Editor’s note: On a daily basis, Coty Beasley translates the jargon-filled world of technology for clients. The Words that Frustrate (WTF) series aims to offer readers some clarity in an industry dominated by techies’ confusing argot. The opinions expressed in this commentary are the author’s alone.
By reading this article, you may be one of the luckiest people to ever have lived.
Think about it: of the countless people who have lived, you were born in an era where a magic screen is showing you the thoughts of a guy somewhere else in the world, instantaneously.
And beyond that – you can read. You’re able to afford a computing device. For all of the press that 2016 has gotten as the worst year ever, you have to admit — in all of space and time — it’s a pretty good time to be alive.
As humans, we’ve made the most of this fortuitous existence and become good at building tools. From fire and agriculture to penicillin and our little magic screens, our technology mitigates the unfortunate in our universe, little by little, year after year.
But what happens when technology isn’t significantly distributed through a community? What if meaningful survival requires access?
Our digital divide
Today, internet access is as critical as a water line or electricity. Connectivity provides opportunities for individuals to improve, grow and participate in contemporary society. At the micro level, having broadband in a home means access to a video on how to repair a car, learn a job skill or keep up in school. And in the macro, the difference between full and limited access can significantly impact the trajectory of communities — potentially for generations.
Here in Kansas City, we’re no different.
The combined population of Jackson and Wyandotte county currently hovers around 850,000 with 152,632 (18 percent) residents under the poverty line. 55 – 80 percent percent of these residents have severely limited access to the internet, especially in their homes.
In short, at least 1 in every 10 urban residents have been technologically left behind.
It is important that we reflect the psychological difference between having access and not. Without access, it means you — and likely your friends and family — have to take some sort of public transportation and dedicate a chunk of time specifically to go look something up. That’s a vastly different reality than pulling out your iPhone in a couple seconds and searching for a trivia answer at dinner.
Opportunities to learn are far more abundant when you can dip into a sea of information at any time, whenever you want.
The future of competition
I’d agree that we are trending toward a shrinking internet access gap that I’m optimistic we can close within a decade, but in the short-term, there’s still work to do. Even so, access alone is just one part of a much larger whole.
At its core, the concept of digital inclusion is a matter of opportunity and being able to prepare for the future. Trends suggest that many of the jobs we’re pursuing today won’t exist much longer.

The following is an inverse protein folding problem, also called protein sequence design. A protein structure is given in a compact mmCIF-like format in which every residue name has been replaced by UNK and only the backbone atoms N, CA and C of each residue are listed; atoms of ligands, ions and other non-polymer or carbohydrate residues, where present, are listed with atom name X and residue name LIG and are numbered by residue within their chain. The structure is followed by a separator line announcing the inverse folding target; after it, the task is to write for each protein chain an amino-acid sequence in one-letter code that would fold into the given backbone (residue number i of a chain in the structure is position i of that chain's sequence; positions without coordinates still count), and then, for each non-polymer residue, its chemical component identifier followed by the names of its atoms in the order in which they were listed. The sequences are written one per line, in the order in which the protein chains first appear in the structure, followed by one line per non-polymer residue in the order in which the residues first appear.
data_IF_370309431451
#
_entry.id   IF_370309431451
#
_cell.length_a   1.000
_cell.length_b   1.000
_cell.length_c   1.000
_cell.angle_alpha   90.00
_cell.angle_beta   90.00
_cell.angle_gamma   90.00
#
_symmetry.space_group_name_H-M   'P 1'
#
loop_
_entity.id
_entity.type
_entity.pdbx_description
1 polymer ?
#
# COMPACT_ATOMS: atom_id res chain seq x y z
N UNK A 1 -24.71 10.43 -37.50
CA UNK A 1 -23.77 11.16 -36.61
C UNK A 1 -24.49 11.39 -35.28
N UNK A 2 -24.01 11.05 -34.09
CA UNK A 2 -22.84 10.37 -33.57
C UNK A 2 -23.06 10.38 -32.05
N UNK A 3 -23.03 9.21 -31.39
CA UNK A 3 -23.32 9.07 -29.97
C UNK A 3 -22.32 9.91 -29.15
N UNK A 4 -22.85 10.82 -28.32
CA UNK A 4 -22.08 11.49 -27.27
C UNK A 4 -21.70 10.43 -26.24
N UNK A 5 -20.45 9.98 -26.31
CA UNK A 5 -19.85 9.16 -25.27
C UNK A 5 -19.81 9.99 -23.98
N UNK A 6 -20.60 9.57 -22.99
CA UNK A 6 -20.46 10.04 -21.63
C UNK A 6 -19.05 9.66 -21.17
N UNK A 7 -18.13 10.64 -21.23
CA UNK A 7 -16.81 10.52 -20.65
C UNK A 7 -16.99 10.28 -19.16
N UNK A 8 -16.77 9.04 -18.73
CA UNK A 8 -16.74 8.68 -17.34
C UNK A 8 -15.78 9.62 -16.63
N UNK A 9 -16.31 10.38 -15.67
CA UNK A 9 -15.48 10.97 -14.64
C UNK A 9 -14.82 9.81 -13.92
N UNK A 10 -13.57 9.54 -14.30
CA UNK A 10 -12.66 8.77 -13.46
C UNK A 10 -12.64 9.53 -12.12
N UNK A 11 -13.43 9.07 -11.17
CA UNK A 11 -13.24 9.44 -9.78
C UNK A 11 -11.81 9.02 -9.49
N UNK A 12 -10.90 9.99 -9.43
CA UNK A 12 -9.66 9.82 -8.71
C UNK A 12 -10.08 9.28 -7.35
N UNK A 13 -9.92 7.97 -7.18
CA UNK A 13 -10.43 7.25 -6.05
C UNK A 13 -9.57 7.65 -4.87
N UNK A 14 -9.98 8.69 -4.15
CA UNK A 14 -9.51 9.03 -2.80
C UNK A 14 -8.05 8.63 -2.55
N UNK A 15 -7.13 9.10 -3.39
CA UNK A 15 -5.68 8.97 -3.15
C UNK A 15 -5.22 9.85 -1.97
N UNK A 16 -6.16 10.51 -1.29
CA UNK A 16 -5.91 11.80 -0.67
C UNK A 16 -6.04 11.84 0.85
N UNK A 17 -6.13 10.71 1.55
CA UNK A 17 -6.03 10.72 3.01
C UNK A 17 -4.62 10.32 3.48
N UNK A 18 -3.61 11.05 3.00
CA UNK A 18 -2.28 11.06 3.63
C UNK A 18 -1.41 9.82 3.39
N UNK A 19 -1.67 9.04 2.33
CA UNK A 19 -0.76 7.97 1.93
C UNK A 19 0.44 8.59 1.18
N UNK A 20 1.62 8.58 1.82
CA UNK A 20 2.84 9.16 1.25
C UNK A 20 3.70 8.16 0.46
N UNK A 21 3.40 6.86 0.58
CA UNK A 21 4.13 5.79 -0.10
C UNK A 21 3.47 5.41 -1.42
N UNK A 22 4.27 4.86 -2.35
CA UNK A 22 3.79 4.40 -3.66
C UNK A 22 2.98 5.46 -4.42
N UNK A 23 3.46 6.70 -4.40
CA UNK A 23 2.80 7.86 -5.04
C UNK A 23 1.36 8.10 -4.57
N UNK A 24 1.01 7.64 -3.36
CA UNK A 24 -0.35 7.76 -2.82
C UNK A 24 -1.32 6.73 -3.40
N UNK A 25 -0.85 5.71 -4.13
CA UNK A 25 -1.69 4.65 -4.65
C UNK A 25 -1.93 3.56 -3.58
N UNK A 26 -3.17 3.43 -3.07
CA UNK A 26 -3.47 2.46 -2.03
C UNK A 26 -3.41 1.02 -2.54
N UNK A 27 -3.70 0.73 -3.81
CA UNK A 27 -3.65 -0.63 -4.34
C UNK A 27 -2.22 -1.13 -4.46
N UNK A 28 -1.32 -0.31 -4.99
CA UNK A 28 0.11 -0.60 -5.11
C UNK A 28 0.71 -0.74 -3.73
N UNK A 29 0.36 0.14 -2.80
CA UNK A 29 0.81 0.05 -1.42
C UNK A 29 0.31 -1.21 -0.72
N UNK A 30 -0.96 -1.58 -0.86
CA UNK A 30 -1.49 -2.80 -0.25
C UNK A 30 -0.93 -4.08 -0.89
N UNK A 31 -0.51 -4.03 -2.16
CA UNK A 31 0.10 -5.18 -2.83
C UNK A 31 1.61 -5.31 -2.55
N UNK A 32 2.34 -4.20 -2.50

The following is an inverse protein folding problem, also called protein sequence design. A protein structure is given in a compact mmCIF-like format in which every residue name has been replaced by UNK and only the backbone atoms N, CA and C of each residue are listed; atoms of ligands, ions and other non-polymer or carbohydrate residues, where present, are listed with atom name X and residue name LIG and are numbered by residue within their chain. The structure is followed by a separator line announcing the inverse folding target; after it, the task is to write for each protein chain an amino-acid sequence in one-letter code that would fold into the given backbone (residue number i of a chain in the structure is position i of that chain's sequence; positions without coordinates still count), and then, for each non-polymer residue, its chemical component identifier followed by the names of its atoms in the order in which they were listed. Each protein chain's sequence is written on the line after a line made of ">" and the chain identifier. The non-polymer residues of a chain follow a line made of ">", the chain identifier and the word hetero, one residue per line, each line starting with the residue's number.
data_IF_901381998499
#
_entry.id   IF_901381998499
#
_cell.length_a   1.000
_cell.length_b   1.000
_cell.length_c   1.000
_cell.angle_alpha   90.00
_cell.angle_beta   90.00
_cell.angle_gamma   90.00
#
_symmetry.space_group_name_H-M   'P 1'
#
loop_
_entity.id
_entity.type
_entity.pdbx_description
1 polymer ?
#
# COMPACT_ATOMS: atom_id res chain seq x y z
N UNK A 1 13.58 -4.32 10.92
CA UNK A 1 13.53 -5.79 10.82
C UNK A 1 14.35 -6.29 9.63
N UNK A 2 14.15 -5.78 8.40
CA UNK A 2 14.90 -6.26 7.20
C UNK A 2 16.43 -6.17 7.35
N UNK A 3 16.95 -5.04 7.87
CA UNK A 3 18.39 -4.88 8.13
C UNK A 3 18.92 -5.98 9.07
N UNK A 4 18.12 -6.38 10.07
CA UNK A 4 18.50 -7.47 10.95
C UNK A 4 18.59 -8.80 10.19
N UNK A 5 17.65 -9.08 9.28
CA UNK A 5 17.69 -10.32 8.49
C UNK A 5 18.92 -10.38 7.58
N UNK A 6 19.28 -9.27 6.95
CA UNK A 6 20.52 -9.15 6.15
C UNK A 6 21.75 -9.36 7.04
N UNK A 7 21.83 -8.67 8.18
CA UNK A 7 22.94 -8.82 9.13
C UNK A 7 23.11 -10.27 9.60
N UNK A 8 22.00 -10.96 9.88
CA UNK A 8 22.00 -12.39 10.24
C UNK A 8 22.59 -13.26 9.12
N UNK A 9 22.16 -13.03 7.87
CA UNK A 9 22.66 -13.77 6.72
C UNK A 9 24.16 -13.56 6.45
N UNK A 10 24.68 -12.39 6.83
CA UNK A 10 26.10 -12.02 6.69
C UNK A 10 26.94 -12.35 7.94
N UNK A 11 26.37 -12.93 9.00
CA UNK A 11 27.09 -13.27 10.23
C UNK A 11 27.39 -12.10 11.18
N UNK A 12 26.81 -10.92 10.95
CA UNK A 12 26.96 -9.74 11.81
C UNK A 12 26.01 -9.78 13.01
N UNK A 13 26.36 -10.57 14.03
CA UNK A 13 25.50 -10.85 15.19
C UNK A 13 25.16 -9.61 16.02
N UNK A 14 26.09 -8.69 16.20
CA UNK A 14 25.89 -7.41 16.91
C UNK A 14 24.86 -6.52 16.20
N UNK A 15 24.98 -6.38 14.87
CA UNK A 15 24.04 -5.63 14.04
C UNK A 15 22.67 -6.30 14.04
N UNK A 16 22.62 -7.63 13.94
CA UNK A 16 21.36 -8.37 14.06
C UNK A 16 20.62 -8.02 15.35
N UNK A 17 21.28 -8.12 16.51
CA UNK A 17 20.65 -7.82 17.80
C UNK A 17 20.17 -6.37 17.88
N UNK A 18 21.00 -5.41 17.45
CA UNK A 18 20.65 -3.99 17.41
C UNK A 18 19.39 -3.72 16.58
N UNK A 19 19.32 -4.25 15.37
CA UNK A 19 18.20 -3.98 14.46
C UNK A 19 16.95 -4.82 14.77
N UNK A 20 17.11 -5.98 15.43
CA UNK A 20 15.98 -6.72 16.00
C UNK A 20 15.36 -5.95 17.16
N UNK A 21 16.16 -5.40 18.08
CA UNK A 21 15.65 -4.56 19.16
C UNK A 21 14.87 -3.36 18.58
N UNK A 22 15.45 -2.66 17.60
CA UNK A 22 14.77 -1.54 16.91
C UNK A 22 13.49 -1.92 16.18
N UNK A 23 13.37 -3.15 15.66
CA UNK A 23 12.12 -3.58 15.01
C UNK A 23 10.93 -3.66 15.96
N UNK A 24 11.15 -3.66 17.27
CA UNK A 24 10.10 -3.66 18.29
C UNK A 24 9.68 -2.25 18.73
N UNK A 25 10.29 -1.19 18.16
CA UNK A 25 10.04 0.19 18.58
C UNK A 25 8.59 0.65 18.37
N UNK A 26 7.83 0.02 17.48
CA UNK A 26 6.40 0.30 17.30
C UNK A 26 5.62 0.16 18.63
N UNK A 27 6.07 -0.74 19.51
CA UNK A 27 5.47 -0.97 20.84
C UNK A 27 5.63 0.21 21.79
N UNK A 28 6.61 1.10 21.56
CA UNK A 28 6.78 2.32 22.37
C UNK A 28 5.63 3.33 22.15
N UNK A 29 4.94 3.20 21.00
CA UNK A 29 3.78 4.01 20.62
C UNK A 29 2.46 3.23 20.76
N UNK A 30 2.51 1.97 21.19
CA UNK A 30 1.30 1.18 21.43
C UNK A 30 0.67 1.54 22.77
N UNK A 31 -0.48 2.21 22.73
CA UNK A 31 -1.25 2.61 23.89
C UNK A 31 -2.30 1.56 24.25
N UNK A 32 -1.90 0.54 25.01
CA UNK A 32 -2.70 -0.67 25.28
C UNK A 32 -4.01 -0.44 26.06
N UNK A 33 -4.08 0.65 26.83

The omens are especially dire for individuals in career paths that aren’t adjacent to those that will exist in the future. These jobs will disappear the fastest, with previous holders unprepared to move toward higher-skilled work. Many experts fear that today’s already significant gap will become wider than our society can anticipate, leaving a swath of the population unemployed and without opportunity.
We’ve already seen a taste of this. Examples abound about cities with large stakes in industries that became irrelevant overnight. Remember that from 2000 to 2010, Detroit’s population fell 25 percent as the auto industry restructured and many other rustbelt cities have had similar declines. We are living in an era where regional players find themselves in direct competition with high-powered tech companies like Amazon and Walmart, who are eating up lots of previously localized industries.
Kansas City will face the next wave of increased competition amidst more conglomerated entities from the coasts and overseas. This city will need every Tom, Dick and Sally to be educated and savvy enough to forge forward, all the while keeping the brightest and boldest from leaving for competing cities in the region and abroad.
A smarter city for all
One of the best ways to keep people in town is to cultivate the current population ,which then creates the tide that raises all ships.
We talk about becoming a smart city, but all our brouhaha has been focused on modern innovations such as streetcars and photosensitive lights along a few miles of Main Street. We’ve created some national exposure, but exclusively for areas that are the priciest in the metro to live, with many rental properties now hovering around $2 a square foot.
Smart cities don’t keep up with the Joneses; they improve the lives of the people that live in them with insights that paint a clearer picture of how the organism functions and how it can improve.
In order to truly become a smart city, we’ll need to channel existing momentum into projects that improve the lives of the individuals that don’t have access to basic internet at home. Beyond that, we’ll need to streamline initiatives that create more data-driven intelligence to fill the gaps that are hindering citizens from becoming our next wave of community leaders.
Improving the lives of struggling citizens not only helps to close the digital divide, but may prove to be our city’s greatest asset for the future.
Coty Beasley is a product designer and user experience strategist working with emerging technologies. Connect with Coty on Twitter @beacrea.